Chapter 7 of my novel Underpainting to read the first six press the link above.
Marianne inspected half a doll’s head she’d found in the park. One side was perfect, the other burnt. She placed it on the two foot square board, next to a tiny sweet box she’d found in Arras.
“Too sentimental” she murmured, and rummaged amongst the mass of debris she’d amassed over the years for a more suitable item.
Marianne’s studio was a cross between a magical kingdom and a refuse tip. Her current pictures featured found items, some repainted, some glued to a surface in the state they were found. They were an assembly of disparate items, sketches, small paintings; juxtaposed to tell their own stories or make disharmonious comments about a world which didn’t know how to value what it had. She was about half way through making her most ambitious work, for a touring exhibition featuring women artists. It was going to be a ‘quilt’ of 80 pictures, each one two feet square set out ten across and eight high. Each was different, some bright and glittering with what looked liked jewels sparkling through bright coloured paint, others were sombre, hard to decipher, objects draped with a found piece of fabric and paper.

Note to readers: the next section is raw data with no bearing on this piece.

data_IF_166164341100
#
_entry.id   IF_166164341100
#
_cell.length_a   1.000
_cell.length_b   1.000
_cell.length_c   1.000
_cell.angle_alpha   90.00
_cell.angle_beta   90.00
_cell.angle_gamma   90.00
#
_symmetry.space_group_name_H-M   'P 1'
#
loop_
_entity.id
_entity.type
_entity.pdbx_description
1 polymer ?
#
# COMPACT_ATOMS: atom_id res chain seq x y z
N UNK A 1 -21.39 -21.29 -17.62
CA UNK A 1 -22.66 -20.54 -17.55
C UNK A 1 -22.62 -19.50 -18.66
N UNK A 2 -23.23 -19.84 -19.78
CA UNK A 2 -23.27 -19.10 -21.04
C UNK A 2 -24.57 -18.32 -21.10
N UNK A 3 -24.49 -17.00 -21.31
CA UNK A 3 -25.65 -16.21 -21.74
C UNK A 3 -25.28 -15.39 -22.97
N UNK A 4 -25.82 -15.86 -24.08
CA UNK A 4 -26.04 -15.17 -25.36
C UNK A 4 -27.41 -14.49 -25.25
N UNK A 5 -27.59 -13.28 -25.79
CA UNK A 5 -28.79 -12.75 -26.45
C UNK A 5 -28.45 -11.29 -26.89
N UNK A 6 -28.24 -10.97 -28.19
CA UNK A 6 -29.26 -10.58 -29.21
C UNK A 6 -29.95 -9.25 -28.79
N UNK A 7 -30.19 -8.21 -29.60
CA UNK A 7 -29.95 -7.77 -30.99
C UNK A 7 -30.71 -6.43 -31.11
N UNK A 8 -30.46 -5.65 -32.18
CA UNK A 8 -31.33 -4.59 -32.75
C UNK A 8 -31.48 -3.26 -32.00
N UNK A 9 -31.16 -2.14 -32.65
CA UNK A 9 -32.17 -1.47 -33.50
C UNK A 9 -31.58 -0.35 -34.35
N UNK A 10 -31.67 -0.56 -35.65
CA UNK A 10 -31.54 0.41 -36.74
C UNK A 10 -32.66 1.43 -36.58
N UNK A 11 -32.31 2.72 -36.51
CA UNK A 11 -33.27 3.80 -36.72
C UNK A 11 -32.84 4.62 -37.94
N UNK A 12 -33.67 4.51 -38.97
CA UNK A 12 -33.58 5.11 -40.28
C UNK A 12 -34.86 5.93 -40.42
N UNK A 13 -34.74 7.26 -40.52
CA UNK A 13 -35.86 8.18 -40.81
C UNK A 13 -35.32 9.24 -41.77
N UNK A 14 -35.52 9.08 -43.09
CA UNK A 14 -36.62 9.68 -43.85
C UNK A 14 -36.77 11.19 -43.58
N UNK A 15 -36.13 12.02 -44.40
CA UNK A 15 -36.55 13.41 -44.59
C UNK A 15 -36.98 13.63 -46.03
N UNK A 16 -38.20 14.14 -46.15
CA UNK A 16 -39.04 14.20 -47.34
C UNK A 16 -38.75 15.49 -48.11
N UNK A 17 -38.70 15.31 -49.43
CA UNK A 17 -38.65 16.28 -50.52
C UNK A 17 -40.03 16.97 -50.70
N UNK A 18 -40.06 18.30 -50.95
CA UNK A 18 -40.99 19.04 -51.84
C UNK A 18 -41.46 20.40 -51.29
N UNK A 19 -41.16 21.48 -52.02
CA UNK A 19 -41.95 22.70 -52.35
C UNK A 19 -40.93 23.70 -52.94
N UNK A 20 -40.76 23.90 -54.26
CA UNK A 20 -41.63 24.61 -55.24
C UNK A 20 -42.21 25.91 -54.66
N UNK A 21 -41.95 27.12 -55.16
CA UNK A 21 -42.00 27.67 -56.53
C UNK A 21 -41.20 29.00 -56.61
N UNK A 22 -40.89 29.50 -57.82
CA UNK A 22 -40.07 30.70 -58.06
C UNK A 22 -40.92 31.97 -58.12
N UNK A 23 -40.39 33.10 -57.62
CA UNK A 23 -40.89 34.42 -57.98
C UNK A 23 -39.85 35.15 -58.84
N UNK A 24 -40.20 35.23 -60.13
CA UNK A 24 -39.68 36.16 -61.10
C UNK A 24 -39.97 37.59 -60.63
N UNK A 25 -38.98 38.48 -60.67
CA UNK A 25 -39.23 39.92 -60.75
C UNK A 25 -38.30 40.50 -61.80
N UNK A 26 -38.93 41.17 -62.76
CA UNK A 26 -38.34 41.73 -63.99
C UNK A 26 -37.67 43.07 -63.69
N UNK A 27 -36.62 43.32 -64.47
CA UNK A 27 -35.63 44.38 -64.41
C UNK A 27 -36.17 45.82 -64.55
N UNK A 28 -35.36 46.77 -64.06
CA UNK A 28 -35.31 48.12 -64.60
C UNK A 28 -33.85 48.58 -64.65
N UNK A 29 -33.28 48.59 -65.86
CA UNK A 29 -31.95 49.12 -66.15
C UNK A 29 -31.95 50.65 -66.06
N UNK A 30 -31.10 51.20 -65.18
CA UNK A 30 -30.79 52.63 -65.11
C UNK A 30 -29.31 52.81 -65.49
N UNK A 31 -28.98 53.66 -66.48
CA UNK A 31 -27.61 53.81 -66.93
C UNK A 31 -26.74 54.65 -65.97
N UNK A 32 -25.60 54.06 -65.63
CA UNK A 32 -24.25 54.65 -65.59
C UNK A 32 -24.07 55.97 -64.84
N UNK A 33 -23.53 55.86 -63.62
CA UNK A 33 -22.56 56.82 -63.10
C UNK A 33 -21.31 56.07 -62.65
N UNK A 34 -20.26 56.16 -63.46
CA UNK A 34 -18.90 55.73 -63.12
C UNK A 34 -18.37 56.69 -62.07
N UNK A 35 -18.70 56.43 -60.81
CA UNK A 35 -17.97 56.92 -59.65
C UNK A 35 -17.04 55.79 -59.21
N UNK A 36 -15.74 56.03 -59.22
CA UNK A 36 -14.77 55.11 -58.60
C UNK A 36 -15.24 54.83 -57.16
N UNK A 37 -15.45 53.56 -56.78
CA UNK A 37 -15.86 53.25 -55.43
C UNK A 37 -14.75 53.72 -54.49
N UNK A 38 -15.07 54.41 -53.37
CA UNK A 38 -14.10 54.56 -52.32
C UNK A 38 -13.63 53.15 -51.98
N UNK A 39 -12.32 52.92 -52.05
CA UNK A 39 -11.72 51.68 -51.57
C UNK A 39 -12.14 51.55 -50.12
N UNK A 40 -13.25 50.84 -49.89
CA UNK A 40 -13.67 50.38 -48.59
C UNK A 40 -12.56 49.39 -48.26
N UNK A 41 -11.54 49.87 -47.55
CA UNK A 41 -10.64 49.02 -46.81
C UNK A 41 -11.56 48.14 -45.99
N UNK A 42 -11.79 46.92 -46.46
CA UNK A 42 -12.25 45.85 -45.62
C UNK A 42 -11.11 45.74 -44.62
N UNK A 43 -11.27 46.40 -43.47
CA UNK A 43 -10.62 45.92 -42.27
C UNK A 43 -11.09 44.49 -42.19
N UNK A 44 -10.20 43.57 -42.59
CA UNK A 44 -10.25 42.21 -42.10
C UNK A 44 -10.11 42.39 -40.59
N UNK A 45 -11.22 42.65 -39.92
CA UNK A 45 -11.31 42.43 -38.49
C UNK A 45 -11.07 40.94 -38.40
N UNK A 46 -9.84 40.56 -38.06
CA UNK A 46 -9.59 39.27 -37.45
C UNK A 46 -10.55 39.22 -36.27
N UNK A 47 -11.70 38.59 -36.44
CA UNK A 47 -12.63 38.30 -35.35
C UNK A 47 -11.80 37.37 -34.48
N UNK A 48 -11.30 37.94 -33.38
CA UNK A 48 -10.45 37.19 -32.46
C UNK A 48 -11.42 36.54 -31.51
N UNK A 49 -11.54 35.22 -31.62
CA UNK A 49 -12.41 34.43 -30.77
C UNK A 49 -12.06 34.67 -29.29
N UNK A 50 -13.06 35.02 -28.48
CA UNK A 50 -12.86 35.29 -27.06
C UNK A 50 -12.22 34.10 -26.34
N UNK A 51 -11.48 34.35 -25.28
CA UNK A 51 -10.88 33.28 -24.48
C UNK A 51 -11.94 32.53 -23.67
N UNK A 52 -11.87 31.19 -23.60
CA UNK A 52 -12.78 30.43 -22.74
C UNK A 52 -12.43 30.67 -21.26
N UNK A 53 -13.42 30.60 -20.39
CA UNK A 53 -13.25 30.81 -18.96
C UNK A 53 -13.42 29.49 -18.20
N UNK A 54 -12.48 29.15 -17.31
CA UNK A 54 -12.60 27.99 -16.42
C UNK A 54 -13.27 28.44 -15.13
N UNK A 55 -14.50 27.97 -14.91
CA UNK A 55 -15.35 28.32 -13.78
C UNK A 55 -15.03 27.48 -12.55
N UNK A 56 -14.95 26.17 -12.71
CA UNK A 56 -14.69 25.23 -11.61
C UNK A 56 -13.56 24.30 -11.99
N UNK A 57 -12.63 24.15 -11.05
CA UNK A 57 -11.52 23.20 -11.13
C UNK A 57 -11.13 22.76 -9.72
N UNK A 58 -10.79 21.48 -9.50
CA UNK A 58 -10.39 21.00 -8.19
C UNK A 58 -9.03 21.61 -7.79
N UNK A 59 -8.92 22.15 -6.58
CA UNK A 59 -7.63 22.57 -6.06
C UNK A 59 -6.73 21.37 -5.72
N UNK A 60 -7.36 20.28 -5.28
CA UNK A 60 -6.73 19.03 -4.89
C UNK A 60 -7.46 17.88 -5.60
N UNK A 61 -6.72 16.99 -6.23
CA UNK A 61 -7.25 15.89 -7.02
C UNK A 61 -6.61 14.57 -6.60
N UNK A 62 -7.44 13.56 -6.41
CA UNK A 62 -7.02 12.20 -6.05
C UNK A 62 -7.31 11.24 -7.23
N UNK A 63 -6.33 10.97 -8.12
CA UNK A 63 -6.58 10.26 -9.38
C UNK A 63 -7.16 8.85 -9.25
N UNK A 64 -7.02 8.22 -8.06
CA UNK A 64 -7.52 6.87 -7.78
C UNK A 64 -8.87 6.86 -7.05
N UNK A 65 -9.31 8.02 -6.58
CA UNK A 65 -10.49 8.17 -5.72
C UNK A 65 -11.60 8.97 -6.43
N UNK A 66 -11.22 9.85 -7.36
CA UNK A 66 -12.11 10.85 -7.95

Marianne would spend hours looking in corners, in skips. From holidays she’d bring home a suitcase full of discarded objects, boxes, the fragments of other peoples lives and cultures. Once in a car park near Disneyland in Los Angeles, two huge security men frog-marched her to their office because she was searching through trash cans. After she’d explained who she was and what she did, the two men escorted her around Disneyland. The things they turned up were phenomenal and a whole series of pictures featured plastic Mickey’s, Minnie Mouse socks, Donald Duck pens and all the ephemera and junk imaginable. Marianne sent the Guards two special pictures and they wrote polite thank you letters.
From a red wooden box she picked out a three legged plastic dog, quite big.
“Yes” she said out loud, “that’s it”.